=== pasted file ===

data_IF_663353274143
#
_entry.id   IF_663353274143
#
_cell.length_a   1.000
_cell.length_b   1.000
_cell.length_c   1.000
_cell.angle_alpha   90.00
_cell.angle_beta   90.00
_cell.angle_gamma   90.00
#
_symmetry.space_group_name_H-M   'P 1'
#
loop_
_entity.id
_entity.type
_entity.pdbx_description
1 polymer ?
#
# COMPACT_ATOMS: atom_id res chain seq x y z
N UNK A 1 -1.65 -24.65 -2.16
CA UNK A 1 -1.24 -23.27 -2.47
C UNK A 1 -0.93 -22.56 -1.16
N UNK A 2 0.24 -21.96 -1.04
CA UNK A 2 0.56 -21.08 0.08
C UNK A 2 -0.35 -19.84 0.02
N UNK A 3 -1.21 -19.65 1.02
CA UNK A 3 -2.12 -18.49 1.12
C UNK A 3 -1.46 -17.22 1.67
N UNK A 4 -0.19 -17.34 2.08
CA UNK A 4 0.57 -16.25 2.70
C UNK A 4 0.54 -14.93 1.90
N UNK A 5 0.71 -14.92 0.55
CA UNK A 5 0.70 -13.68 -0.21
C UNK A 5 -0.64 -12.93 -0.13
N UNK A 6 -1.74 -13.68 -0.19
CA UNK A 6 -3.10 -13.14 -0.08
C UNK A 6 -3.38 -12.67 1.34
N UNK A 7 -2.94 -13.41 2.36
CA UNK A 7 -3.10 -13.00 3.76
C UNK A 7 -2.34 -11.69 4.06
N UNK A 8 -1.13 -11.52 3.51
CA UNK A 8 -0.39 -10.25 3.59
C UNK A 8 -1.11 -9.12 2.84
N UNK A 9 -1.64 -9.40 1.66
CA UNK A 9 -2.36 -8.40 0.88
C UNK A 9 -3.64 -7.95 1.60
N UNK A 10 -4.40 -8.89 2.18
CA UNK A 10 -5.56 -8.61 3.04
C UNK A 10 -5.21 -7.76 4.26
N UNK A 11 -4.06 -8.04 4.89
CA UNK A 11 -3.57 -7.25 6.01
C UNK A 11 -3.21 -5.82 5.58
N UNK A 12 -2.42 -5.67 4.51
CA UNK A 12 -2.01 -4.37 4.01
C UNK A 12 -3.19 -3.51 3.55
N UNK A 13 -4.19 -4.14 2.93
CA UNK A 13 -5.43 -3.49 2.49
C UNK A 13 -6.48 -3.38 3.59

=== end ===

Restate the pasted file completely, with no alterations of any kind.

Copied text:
data_IF_663353274143
#
_entry.id   IF_663353274143
#
_cell.length_a   1.000
_cell.length_b   1.000
_cell.length_c   1.000
_cell.angle_alpha   90.00
_cell.angle_beta   90.00
_cell.angle_gamma   90.00
#
_symmetry.space_group_name_H-M   'P 1'
#
loop_
_entity.id
_entity.type
_entity.pdbx_description
1 polymer ?
#
# COMPACT_ATOMS: atom_id res chain seq x y z
N UNK A 1 -1.65 -24.65 -2.16
CA UNK A 1 -1.24 -23.27 -2.47
C UNK A 1 -0.93 -22.56 -1.16
N UNK A 2 0.24 -21.96 -1.04
CA UNK A 2 0.56 -21.08 0.08
C UNK A 2 -0.35 -19.84 0.02
N UNK A 3 -1.21 -19.65 1.02
CA UNK A 3 -2.12 -18.49 1.12
C UNK A 3 -1.46 -17.22 1.67
N UNK A 4 -0.19 -17.34 2.08
CA UNK A 4 0.57 -16.25 2.70
C UNK A 4 0.54 -14.93 1.90
N UNK A 5 0.71 -14.92 0.55
CA UNK A 5 0.70 -13.68 -0.21
C UNK A 5 -0.64 -12.93 -0.13
N UNK A 6 -1.74 -13.68 -0.19
CA UNK A 6 -3.10 -13.14 -0.08
C UNK A 6 -3.38 -12.67 1.34
N UNK A 7 -2.94 -13.41 2.36
CA UNK A 7 -3.10 -13.00 3.76
C UNK A 7 -2.34 -11.69 4.06
N UNK A 8 -1.13 -11.52 3.51
CA UNK A 8 -0.39 -10.25 3.59
C UNK A 8 -1.11 -9.12 2.84
N UNK A 9 -1.64 -9.40 1.66
CA UNK A 9 -2.36 -8.40 0.88
C UNK A 9 -3.64 -7.95 1.60
N UNK A 10 -4.40 -8.89 2.18
CA UNK A 10 -5.56 -8.61 3.04
C UNK A 10 -5.21 -7.76 4.26
N UNK A 11 -4.06 -8.04 4.89
CA UNK A 11 -3.57 -7.25 6.01
C UNK A 11 -3.21 -5.82 5.58
N UNK A 12 -2.42 -5.67 4.51
CA UNK A 12 -2.01 -4.37 4.01
C UNK A 12 -3.19 -3.51 3.55
N UNK A 13 -4.19 -4.14 2.93
CA UNK A 13 -5.43 -3.49 2.49
C UNK A 13 -6.48 -3.38 3.59